Last month the number of events and activities in which I participate increased. I’m not complaining, simply recounting. I set a goal for myself in 2020 — to increase my networking and presentation commitments. However, the introvert in me prefers the quiet of my writing space to the exhausting meet and greets required of all of us who wish to expand the reach of our work. Therefore, during this windy month, which ushers in that delectable hint of spring, I’m recalculating my  marching orders for the coming weeks.

My first task is to finish the revisions on both the manuscripts I have completed. This involves a minimum of ten pages a day, preferably on each book.  To accomplish this, I must curtail the obligatory Internet postings. Now that authors are required to have a social media presence, I find the demands almost overwhelming. Each workshop I attend introduces a new avenue to explore. Now it’s Instagram that has taken over as a way to promote your work. There is even a formula to follow: seek out five Insty people you want to follow. Follow and comment. Be sociable and personable. Then they will follow you, and your fan base will grow. This is in addition to web site, newsletter, facebook posts, advertising, and social engagements in the community, Help! I honestly don’t know how anyone does this without help. (Hint: some writers have PERSONAL ASSISTANTS! I’m not there yet.) So, to accomplish task number one, I order myself to cease and desist from the social media scene as much as possible during this month.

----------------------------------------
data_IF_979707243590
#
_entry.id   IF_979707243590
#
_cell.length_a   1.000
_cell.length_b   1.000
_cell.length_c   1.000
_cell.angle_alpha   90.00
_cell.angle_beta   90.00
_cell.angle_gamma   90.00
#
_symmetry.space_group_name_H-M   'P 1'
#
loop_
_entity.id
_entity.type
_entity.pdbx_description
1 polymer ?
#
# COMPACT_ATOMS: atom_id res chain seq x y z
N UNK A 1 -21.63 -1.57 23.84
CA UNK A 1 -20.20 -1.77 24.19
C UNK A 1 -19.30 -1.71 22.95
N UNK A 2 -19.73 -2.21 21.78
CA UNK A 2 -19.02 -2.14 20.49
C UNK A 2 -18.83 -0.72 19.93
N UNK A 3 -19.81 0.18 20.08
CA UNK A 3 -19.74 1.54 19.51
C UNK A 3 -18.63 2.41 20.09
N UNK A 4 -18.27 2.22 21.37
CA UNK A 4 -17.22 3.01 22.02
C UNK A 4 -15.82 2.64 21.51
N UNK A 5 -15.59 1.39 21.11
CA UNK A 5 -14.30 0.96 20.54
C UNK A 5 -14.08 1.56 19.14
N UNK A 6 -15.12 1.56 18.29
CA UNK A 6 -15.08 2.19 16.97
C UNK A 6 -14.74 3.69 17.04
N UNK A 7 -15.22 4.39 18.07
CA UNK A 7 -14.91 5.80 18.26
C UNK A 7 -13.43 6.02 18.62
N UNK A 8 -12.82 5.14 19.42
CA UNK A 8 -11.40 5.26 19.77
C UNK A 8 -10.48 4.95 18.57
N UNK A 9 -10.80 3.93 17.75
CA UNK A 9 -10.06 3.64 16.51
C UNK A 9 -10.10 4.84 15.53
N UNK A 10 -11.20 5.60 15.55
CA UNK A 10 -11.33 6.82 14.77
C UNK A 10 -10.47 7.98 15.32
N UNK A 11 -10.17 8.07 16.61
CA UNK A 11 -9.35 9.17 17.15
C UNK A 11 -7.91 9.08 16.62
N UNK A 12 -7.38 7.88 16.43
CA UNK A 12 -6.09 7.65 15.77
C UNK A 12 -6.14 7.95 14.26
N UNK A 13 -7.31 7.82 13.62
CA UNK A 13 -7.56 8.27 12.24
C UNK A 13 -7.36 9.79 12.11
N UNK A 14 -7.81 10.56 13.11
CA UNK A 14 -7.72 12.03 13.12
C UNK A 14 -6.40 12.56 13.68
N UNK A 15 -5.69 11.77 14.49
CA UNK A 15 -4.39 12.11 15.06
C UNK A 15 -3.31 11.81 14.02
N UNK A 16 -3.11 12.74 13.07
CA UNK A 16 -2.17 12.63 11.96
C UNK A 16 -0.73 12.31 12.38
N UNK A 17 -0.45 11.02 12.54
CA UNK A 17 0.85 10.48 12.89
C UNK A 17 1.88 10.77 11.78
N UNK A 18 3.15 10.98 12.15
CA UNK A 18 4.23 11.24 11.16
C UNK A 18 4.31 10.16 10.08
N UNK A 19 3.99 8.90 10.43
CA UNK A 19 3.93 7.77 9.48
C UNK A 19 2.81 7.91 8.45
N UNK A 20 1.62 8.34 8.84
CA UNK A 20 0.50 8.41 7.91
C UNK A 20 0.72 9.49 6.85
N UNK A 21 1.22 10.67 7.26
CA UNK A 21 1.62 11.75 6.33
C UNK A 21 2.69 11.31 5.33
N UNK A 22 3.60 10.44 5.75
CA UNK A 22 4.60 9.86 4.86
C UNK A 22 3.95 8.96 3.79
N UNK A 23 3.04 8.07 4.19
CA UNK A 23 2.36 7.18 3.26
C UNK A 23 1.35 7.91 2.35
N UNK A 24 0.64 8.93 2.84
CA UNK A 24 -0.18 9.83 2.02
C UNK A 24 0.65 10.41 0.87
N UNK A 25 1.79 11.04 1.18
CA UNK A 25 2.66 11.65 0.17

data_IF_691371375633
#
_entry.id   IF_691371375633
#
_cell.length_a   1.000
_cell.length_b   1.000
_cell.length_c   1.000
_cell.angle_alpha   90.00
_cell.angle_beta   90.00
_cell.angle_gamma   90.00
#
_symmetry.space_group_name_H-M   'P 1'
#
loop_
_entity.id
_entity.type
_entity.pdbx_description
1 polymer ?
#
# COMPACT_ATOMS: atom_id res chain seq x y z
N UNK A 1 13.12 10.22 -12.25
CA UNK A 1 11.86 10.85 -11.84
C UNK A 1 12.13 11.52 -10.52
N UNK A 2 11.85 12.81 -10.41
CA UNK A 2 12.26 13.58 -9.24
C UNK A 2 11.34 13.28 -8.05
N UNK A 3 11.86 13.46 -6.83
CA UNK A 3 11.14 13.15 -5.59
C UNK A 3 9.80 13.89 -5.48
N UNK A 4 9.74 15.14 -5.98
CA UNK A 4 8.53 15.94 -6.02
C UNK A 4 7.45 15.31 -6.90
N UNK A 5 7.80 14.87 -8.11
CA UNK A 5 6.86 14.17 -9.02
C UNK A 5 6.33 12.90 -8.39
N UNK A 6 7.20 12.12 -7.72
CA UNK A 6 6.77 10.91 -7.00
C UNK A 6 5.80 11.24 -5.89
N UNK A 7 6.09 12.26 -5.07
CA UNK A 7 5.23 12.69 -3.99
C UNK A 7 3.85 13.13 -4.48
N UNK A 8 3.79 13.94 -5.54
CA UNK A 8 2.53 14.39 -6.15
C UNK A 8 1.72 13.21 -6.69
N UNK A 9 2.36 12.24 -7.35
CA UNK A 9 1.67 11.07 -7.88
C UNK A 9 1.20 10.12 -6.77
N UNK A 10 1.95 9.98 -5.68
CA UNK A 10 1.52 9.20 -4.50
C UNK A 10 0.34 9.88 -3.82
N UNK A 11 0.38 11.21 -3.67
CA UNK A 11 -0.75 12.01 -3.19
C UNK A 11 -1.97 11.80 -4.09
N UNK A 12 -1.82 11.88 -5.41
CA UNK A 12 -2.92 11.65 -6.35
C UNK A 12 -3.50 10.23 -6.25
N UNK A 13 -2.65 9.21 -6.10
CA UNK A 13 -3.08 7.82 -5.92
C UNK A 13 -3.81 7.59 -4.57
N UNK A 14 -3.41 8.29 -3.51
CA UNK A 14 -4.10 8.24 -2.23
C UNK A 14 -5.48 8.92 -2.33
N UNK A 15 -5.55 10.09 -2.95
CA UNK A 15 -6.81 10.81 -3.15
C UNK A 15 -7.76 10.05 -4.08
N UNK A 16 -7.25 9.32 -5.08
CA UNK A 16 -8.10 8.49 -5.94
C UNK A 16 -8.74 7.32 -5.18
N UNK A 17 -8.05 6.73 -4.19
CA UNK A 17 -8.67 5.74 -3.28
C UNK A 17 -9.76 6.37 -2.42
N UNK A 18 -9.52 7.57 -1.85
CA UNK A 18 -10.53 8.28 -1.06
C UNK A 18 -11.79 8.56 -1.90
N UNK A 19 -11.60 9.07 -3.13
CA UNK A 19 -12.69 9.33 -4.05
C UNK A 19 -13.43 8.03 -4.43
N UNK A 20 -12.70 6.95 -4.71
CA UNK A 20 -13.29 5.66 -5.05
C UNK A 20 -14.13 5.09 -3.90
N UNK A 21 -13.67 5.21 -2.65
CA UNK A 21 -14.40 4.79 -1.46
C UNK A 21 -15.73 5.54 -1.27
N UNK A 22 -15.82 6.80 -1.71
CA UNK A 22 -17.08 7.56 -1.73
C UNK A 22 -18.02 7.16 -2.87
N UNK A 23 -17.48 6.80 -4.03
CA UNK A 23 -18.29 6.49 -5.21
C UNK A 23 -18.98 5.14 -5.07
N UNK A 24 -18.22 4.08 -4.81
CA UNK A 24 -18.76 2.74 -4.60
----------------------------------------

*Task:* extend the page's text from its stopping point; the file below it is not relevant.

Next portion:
Task number two is to submit more work to journals and magazines. This involves revising said work, searching for suitable sites to submit, and deciding whether to pay. These days, even submissions cost something. I do remember when we had to pay for a stamp and mail the darn things to a publisher, but those stamps didn’t cost as much as the fees on Submittable. So, to accomplish this task, I must re-qork my budget, get a job, or spend down my savings account.

Task number three is to find covers that reflect the books I’ve written and ones that capture readers. This is more of an art than one would think. In this age of eBooks, you have approximately three seconds to capture a reader’s attention. If the cover doesn’t draw them in, all those carefully constructed cover blurbs will never work, either. Man, once upon a time, a writer wrote, sent off a manuscript, and waited to be accepted or rejected. All this marketing stuff rested in the hands of the publisher. No longer. So, to make this happen, I need to spend too much time on the Internet searching, which negates the first and second commands. OH, humbug! I think, since it’s March, I’ll just go fly a kite!

:0  Happy Writing!